Everyone has heard of champagne.
However, not a lot of people — at least outside of Spain — know about cava, and even fewer have tried it. So, today, we thought I'd share a few tips.
What actually is cava?
Well, until recently, even here in Spain it was simply known as "Spanish champagne". And that's because it is made using a similar technique.
When Spain joined the EU in 1986, we had to stop calling it that, because under EU law only sparkling wine produced in the Champagne region can be marketed as champagne. So we started calling it cava instead, which, in Catalonian, means "cellar". (A lot of folks still call it champaña.)
Although cava has a taste profile that is close to champagne's, there are some important differences, especially with more traditional cava.
Firstly, it uses a different type of grape.
While French champagne is made from Pinot Noir, Pinot Meunier, or Chardonnay, traditional Catalonian cava is made from Xarello, Macabeu and Parellada grapes — all of which are grown here in Catalonia.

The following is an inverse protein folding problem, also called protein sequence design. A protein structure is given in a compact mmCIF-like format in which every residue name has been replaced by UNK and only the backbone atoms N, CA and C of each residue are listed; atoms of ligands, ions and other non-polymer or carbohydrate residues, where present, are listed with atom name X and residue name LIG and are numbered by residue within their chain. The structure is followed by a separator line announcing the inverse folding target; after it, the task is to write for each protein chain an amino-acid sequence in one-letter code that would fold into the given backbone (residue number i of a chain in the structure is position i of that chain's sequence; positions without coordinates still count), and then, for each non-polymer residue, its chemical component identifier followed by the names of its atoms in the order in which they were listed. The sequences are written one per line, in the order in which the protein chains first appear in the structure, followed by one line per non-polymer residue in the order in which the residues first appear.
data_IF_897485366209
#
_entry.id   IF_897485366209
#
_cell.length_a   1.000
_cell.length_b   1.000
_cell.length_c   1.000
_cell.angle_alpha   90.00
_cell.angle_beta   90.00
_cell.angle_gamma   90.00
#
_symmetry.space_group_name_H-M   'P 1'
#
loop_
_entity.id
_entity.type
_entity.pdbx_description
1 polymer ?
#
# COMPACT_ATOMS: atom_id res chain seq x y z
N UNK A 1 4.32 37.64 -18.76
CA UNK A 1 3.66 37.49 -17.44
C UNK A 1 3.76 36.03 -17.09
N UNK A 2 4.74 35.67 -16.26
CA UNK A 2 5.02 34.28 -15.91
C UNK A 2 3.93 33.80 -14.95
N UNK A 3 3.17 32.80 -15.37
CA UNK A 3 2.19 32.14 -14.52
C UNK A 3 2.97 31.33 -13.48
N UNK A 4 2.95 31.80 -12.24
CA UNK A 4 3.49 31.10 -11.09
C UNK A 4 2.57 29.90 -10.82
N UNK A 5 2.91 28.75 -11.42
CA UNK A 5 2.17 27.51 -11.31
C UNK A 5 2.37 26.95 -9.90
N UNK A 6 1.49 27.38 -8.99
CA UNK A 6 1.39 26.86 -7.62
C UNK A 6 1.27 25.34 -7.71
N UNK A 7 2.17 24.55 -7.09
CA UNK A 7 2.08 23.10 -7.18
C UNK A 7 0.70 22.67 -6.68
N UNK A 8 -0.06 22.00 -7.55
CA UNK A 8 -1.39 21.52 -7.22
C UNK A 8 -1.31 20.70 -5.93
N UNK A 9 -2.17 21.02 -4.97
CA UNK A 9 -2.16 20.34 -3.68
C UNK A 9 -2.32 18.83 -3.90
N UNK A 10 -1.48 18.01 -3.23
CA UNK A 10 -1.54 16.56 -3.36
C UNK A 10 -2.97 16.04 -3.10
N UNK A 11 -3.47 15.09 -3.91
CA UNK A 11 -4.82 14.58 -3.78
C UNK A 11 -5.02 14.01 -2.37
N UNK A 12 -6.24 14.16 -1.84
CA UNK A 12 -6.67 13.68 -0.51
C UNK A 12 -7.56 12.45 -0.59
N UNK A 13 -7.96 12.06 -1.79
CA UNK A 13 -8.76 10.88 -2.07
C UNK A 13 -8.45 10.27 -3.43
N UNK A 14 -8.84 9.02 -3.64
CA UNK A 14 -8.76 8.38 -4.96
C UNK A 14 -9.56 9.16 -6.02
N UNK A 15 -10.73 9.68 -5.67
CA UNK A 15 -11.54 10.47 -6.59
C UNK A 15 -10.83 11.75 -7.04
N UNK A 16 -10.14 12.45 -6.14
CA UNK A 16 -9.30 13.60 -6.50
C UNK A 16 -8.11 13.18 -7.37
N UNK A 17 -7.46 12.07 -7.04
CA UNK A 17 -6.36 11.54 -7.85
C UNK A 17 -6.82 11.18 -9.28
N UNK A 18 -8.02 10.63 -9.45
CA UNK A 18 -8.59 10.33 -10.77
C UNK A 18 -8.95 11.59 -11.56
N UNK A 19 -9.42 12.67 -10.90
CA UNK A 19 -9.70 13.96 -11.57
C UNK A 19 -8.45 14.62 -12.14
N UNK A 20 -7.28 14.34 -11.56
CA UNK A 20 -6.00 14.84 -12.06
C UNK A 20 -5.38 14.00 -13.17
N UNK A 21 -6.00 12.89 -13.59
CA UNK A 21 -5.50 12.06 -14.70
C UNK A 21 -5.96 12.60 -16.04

So, that's our first tip for you: buy traditional Catalonian cava.
And our second tip?
Over the last few years, it has become fashionable to serve sparkling wines in a champagne coupe glass. We recommend you use a champagne flute instead.
For two reasons:
First, because you can toast with your family and friends, without spilling wine over your beautiful Persian rug or immaculate white tablecloth.
Second, because your wine will keep its fizz for longer, which is one of the things that makes cava such a refreshing drink.
Don't yet have a champagne glass?
Then you might want to take a look at the Sagrada Champagne Flue. In our humble (but biased) opinion, there's no better way to serve cava!
Next time you're hosting a dinner party or throwing a celebration, if you'd like to offer your guests something that is subtly different — without making too much of a show about it — then we recommend a bottle of traditional cava.
Salud y amor y tiempo para disfrutarlo!